“… whenever any Form of Government becomes destructive of these ends, it is the Right of the People to alter or to abolish it.”
—U.S. Declaration of Independence, July 4, 1776
It’s funny how watching the news can take you to new places and remind you how alike we are under the skin. Take this voting rights business. What is the proper role of federal law enforcement in guaranteeing the people’s right to free and fair elections? You’ll find it depends partly on where you live, and partly on who you are.
Let’s consider a place somewhere that’s been governed so unfairly for so long that most folks can’t remember what a fair election looks like. Throngs of protesters take to the streets. The noise reaches the capital, which finally intervenes. In the process it crafts new rules to protect fair voting.
But fairness isn’t what happens. This is the Bible Belt, and religious fundamentalists quickly emerge, manipulating the system to meddle in everyone’s private lives. Eventually the protesters return to the streets. Again the noise reaches the halls of power. The forces of law take action, and the next thing you know:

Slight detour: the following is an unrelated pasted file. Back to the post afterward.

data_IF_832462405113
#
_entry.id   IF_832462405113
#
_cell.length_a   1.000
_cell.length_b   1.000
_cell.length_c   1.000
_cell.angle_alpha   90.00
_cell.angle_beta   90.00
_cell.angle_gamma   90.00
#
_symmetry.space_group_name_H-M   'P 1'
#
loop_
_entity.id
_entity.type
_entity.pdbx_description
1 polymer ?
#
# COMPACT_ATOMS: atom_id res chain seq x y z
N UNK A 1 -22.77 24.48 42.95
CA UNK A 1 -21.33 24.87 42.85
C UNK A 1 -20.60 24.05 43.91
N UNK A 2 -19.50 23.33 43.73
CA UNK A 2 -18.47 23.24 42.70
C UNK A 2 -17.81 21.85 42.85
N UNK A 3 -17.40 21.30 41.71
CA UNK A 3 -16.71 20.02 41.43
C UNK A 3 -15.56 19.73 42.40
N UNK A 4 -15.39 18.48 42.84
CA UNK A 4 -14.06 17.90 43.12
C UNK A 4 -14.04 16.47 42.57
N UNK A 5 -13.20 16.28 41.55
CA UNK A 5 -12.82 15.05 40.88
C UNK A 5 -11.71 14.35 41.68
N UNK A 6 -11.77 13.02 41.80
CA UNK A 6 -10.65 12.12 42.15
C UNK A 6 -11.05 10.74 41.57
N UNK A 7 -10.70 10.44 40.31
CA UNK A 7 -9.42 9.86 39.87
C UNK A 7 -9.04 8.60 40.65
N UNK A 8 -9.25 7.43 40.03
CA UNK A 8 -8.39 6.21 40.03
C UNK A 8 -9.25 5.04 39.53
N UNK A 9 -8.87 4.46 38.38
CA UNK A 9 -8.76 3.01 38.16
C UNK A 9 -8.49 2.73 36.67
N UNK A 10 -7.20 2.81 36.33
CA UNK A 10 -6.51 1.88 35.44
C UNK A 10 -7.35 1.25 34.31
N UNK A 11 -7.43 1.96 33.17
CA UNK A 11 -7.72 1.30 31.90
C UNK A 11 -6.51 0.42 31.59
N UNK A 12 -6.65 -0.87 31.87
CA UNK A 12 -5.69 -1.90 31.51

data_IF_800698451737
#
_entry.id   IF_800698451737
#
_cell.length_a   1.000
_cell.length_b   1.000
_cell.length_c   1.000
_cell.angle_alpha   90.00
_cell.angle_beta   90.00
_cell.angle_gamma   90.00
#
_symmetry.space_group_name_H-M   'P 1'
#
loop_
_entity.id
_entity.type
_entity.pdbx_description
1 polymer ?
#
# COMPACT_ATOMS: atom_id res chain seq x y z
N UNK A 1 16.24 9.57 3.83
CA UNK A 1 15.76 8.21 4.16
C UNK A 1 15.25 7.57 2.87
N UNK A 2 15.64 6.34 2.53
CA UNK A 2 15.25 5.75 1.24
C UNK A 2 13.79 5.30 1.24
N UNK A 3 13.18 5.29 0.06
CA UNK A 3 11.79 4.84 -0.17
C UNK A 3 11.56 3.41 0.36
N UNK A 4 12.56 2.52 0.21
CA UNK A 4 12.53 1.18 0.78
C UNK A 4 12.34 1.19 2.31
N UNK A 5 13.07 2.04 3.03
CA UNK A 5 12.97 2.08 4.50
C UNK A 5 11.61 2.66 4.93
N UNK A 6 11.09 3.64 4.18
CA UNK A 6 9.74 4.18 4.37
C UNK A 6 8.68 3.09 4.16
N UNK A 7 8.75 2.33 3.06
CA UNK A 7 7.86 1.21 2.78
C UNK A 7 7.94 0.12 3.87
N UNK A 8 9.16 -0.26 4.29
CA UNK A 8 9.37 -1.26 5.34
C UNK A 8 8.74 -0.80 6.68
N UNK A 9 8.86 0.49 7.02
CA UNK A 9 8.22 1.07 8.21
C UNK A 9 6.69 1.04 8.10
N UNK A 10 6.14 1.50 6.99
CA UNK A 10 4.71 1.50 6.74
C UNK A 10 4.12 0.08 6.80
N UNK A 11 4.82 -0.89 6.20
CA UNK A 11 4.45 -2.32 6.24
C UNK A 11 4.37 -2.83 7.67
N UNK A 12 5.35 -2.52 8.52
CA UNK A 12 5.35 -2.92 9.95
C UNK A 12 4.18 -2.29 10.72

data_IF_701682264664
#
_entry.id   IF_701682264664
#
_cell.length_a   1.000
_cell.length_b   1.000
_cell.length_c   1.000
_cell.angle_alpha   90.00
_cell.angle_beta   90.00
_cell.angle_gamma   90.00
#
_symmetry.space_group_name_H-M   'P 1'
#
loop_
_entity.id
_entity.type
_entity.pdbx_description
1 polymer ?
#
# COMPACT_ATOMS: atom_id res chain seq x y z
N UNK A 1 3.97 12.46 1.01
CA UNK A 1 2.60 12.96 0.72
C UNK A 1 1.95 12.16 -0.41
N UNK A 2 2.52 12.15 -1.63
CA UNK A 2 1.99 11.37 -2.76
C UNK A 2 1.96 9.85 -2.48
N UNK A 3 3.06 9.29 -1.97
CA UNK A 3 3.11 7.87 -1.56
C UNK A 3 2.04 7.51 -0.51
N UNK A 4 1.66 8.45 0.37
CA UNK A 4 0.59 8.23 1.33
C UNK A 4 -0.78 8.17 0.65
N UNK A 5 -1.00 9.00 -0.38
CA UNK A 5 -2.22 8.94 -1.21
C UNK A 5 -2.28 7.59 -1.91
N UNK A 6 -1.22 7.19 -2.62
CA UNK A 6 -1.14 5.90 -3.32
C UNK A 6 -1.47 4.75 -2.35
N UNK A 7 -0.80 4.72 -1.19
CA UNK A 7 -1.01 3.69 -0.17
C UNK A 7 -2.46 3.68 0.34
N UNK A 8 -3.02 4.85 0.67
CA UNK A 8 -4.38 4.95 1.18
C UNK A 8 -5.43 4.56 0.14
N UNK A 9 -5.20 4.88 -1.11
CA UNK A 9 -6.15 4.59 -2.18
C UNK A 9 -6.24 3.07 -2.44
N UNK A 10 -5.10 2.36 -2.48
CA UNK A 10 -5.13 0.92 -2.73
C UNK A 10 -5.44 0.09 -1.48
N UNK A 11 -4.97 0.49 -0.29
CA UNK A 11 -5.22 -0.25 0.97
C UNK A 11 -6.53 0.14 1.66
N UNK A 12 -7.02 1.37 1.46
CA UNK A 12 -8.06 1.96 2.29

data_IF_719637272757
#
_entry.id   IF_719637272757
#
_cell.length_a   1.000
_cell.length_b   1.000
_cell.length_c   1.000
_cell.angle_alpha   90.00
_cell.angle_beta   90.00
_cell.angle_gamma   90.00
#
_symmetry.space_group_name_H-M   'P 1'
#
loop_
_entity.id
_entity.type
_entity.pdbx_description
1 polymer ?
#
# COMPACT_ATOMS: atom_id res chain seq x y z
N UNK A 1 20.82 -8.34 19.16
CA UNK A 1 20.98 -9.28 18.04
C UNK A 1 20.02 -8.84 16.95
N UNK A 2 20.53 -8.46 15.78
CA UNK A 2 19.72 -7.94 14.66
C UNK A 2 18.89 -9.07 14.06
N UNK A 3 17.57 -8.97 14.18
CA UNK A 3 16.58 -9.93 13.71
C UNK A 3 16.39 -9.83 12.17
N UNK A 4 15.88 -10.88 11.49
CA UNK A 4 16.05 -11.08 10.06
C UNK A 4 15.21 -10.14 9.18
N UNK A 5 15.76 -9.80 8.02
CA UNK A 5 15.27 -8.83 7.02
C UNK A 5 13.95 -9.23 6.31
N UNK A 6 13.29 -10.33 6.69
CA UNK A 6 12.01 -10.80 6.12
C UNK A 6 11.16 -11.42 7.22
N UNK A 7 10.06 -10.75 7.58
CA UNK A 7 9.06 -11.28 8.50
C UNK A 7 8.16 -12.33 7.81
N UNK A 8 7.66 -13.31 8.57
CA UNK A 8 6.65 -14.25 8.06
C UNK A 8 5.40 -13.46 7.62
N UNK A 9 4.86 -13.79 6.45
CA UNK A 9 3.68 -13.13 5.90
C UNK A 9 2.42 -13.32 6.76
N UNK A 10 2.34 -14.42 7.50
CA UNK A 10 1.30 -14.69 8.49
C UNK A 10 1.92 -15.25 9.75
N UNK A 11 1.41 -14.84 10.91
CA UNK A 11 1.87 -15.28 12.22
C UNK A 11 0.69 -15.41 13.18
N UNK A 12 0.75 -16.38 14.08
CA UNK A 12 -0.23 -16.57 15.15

Ending A: President Mohammed Morsi is under house arrest, the Muslim Brotherhood is tossed out and all of Cairo is preparing for another try at real democracy, which was the goal of those brave protesters in 2011. Hopefully this time, fundamentalists won’t be exploiting the system to impose their values on everyone else.
Ending B: The Supreme Court decides to gut the Justice Department’s authority to ensure fair elections, which was the greatest achievement of those 1960s-era civil rights protesters. Within days, legislatures in Texas, Mississippi, Alabama and North Carolina are changing election rules and restricting access to the ballot box. Not coincidentally, they’re also busy passing laws to impose their religious values on everyone else.
Are the situations the same? No. But the parallels are striking, and raise some intriguing questions. What makes a democratic government democratic? Is it how it was chosen, how it governs or some combination? When are democratic elections undemocratic? And who makes the call? The Justice Department? The army?
Egypt’s crisis has folks in America and worldwide asking just those questions. Not that it’s really our business. We’ve had recent experience installing and uninstalling other countries’ governments. It hasn’t gone well.
In Egypt’s case, though, they’re questions we can’t avoid. We’re involved because the rest of the world thinks we are. We’re the superpower. Besides, our aid is critical to Egypt’s economy.
Happily, we have laws detailing how to respond to such crises. Title 22 of the United States Code, Section 8422, which governs foreign aid, “restricts assistance to the government of any country whose duly elected head of government is deposed by military coup or decree.” That seems pretty clear, which is why the White House has been trying to squirm out of calling this coup a “coup.” We don’t want Egypt going broke and deciding peace with Israel isn’t worth it.